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Bangladeshi garment industry unrest deepens

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The unrest in Bangladesh garment industry deepened further as foreign investors announced Sunday they have shut their units as fresh violence flared up in the Export Processing Zone (EPZ).

Investors of 92 units in the EPZ, 25 km west of Dhaka, decided to shut down their units following fresh violence of workers and said they will reopen the units until the government gives guarantee of law and order in the area.

They also requested the EPZ authority to declare the EPZ closed indefinitely to cool off the situation.

Chairman of Bangladesh Export Processing Zones Association ( BEPZA) Kihak Sung said some workers, who are mainly rent seekers, from outside the park fuelled series of attacks on the industries of the park. The attacks were not the result of discontent among the workers.

But the government requested the investors to keep their units open on the pretext that the ministers for Labor and Commerce would mediate a meeting between agitating workers and investors to resolve the problem.

The association in a letter to Prime Minister Khaleda Zia on Saturday said, "If the current state of lawlessness is not controlled immediately, the investors of Savar EPZ will probably be forced to cease its operations and the EPZ will bear permanent and irrevocable damage and not be able to support the economic progress of the workers and the nation."

The letter said the situation at the EPZ worsened dramatically since May 22. About 38 factories were attacked from outside, vandalized and looted, and their officers and management, including foreigners, assaulted.

"Ensuring security of life and property of investors is government's solemn commitment to investors. Sadly, the recent events have proven otherwise," said the letter signed by Kihak Sung.

Thousands of textile workers came out of their workplaces Friday and Saturday in Savar park and Gazipur, about 50 km north of Dhaka over their low wages.

Police and para-military, Bangladesh border guards Bangladesh Rifles (BDR), were called out to the Savar industrial park to quell the agitator workers staged demonstrations.

Police fired tear gas shell to disperse them, in which many workers were hurt.

Last week tens of thousands of textile workers of Bangladesh garment industry, which employed over two million workers, mainly women, demanding better wages torched several factories in Savar and Gazipur, 45 km north of Dhaka and nearby areas and damaged over 200 other factories.

Three workers were killed in the unrest and hundreds of others hurt.

"We are left with only two options now: appealing to the workers through the media not to be misled by any vested interest quarters and appealing to the government to protect our investment and property," Sung said in his letter to the prime minister.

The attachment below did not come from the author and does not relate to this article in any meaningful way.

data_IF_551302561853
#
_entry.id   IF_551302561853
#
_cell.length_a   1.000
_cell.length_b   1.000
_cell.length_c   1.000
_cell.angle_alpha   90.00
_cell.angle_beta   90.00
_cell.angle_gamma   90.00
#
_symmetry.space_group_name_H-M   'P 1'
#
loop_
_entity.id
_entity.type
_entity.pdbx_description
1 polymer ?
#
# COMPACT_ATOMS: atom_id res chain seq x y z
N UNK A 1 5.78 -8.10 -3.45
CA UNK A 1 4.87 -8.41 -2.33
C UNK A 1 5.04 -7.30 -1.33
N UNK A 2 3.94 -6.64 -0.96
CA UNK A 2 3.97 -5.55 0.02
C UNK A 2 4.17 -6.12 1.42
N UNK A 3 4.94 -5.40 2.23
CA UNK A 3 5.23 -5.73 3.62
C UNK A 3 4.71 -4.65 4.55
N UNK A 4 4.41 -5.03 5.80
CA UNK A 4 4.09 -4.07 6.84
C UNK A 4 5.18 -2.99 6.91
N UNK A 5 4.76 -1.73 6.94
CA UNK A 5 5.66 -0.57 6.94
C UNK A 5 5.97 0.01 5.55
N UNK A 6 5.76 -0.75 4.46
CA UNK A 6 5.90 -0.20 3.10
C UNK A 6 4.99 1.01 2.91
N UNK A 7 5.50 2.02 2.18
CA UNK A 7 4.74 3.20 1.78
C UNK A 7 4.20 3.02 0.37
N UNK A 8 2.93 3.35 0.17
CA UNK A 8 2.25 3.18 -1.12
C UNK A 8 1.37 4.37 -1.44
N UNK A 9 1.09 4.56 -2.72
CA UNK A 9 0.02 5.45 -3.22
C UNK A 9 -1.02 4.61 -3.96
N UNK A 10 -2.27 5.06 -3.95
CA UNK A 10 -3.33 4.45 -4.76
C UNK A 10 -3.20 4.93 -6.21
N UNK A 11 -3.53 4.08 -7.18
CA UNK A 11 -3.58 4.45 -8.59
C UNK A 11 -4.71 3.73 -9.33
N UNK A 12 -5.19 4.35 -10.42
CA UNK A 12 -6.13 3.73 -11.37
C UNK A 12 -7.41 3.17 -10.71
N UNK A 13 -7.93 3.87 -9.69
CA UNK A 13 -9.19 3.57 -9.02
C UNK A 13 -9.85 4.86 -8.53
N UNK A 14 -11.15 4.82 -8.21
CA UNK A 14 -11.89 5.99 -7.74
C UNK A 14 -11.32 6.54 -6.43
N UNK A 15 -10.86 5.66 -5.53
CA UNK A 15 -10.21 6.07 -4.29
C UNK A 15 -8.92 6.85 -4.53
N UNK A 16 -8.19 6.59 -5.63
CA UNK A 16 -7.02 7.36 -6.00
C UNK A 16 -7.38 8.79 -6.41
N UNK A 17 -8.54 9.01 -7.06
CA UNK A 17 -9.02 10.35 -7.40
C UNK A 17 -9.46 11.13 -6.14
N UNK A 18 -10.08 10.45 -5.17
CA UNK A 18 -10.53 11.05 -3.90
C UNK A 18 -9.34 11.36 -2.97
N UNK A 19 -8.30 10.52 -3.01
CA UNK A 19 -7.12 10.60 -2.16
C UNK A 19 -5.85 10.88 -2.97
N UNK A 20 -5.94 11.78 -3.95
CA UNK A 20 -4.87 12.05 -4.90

About the wage debate, Sung said the minimum wage for an employee at Savar EPZ was set at 30 U.S. dollars back in 1989. This figure was never updated. The factories annually determine the dollar and Bangladesh currency taka conversion rate. Once a worker is recruited , his or her wage is fixed on the basis of dollar-taka conversion rate of the year of employment, Sung said.

But the wage situation outside the industrial parks are quite different and the owners fix up the wages at their whims, which is very low. Moreover, the employees try to exploit the workers giving cutting down some percentage from the poor wages of the workers, it is alleged.

The Bangladeshi government late on Saturday in a statement announced that three officials of Savar EPZ were sacked for the negligence of duties.

The statement said a committee has been formed with a high government official to probe the incident of workers unrest. The statement said bargaining and movements are usual for realizing demands in any industry between the workers and owners.

"But destruction of mills and factories in the name of workers is not acceptable in anyway," the statement said.

It said the government to this effect has signed an agreement after having talks with leaders of owners and workers and all steps have been taken for its implementation.

The statement said that the government, owners and the workers would work jointly to make Bangladesh garment industry a competitive one in the world market, which fetches about 76 percent of the country's total export earnings.

In the quick heels of the announcement by investors of shutting down their factories, Prime Minister Khaleda Zia sat with senior ministers of her cabinet on Saturday night and discussed in details the ways to cool the situation.

Meanwhile, the apex body of the factory owners Bangladesh Garment Manufacturers and Exporters Association (BGMEA) leaders in a statement on Saturday might urged the government to immediately resolve the crisis arising out of workers' agitation as it is flaring up.

The BGMEA dubbed the problem as "serious crisis", urged the government to resolve it quickly because what it said the crisis was spreading.


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